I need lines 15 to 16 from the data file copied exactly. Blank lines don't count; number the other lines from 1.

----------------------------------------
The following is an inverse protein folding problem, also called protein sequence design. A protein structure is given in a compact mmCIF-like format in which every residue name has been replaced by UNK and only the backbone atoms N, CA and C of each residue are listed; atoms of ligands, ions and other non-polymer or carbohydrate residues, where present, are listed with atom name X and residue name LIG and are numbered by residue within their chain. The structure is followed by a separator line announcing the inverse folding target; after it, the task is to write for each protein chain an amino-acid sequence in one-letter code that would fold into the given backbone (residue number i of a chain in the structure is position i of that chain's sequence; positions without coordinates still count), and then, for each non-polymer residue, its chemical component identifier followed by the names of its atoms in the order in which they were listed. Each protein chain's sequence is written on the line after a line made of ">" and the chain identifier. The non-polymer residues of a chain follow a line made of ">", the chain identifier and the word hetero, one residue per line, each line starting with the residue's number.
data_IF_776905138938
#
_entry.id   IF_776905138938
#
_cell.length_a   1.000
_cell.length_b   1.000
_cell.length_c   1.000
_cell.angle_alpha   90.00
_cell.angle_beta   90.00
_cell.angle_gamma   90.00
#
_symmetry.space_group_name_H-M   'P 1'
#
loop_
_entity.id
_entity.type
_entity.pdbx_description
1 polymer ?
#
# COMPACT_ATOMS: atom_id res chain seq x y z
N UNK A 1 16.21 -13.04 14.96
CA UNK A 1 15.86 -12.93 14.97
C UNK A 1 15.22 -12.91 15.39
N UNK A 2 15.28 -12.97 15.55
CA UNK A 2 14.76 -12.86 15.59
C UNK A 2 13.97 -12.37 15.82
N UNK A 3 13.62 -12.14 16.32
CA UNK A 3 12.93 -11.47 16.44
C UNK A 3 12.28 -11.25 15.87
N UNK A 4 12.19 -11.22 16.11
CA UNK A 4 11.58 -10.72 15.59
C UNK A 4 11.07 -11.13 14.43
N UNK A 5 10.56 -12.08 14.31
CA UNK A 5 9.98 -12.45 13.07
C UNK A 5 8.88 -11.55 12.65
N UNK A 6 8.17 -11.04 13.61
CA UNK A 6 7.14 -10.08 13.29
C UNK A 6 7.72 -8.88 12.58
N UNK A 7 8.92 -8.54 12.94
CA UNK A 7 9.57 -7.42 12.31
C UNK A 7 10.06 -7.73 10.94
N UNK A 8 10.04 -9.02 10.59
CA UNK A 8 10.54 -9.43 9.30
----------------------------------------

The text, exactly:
loop_
_entity.id